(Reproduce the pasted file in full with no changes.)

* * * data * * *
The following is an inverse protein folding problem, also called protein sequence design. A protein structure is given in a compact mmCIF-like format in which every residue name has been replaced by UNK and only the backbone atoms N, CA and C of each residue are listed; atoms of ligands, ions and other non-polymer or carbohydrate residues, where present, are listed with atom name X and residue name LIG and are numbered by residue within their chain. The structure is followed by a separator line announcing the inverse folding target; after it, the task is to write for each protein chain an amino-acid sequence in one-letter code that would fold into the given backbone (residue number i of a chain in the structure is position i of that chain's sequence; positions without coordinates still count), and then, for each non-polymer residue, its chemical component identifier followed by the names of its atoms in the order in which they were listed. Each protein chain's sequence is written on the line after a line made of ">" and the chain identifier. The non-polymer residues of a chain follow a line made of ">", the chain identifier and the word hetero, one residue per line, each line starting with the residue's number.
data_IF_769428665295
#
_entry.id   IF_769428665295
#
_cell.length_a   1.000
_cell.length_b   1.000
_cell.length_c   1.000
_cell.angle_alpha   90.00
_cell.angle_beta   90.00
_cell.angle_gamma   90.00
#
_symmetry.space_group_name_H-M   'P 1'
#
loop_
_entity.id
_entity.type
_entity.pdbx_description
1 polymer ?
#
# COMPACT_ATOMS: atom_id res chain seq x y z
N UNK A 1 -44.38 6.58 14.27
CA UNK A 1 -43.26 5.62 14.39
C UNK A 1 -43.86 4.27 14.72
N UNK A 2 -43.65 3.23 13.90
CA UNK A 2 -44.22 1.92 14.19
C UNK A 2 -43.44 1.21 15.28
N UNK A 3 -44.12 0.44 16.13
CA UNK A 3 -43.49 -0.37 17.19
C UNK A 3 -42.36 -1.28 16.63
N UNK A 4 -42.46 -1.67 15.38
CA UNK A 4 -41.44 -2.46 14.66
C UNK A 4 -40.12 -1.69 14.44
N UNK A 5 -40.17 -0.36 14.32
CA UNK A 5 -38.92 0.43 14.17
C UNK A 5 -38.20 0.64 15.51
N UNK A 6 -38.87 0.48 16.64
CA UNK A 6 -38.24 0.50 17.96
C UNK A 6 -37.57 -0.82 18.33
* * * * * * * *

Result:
The following is an inverse protein folding problem, also called protein sequence design. A protein structure is given in a compact mmCIF-like format in which every residue name has been replaced by UNK and only the backbone atoms N, CA and C of each residue are listed; atoms of ligands, ions and other non-polymer or carbohydrate residues, where present, are listed with atom name X and residue name LIG and are numbered by residue within their chain. The structure is followed by a separator line announcing the inverse folding target; after it, the task is to write for each protein chain an amino-acid sequence in one-letter code that would fold into the given backbone (residue number i of a chain in the structure is position i of that chain's sequence; positions without coordinates still count), and then, for each non-polymer residue, its chemical component identifier followed by the names of its atoms in the order in which they were listed. Each protein chain's sequence is written on the line after a line made of ">" and the chain identifier. The non-polymer residues of a chain follow a line made of ">", the chain identifier and the word hetero, one residue per line, each line starting with the residue's number.
data_IF_769428665295
#
_entry.id   IF_769428665295
#
_cell.length_a   1.000
_cell.length_b   1.000
_cell.length_c   1.000
_cell.angle_alpha   90.00
_cell.angle_beta   90.00
_cell.angle_gamma   90.00
#
_symmetry.space_group_name_H-M   'P 1'
#
loop_
_entity.id
_entity.type
_entity.pdbx_description
1 polymer ?
#
# COMPACT_ATOMS: atom_id res chain seq x y z
N UNK A 1 -44.38 6.58 14.27
CA UNK A 1 -43.26 5.62 14.39
C UNK A 1 -43.86 4.27 14.72
N UNK A 2 -43.65 3.23 13.90
CA UNK A 2 -44.22 1.92 14.19
C UNK A 2 -43.44 1.21 15.28
N UNK A 3 -44.12 0.44 16.13
CA UNK A 3 -43.49 -0.37 17.19
C UNK A 3 -42.36 -1.28 16.63
N UNK A 4 -42.46 -1.67 15.38
CA UNK A 4 -41.44 -2.46 14.66
C UNK A 4 -40.12 -1.69 14.44
N UNK A 5 -40.17 -0.36 14.32
CA UNK A 5 -38.92 0.43 14.17
C UNK A 5 -38.20 0.64 15.51
N UNK A 6 -38.87 0.48 16.64
CA UNK A 6 -38.24 0.50 17.96
C UNK A 6 -37.57 -0.82 18.33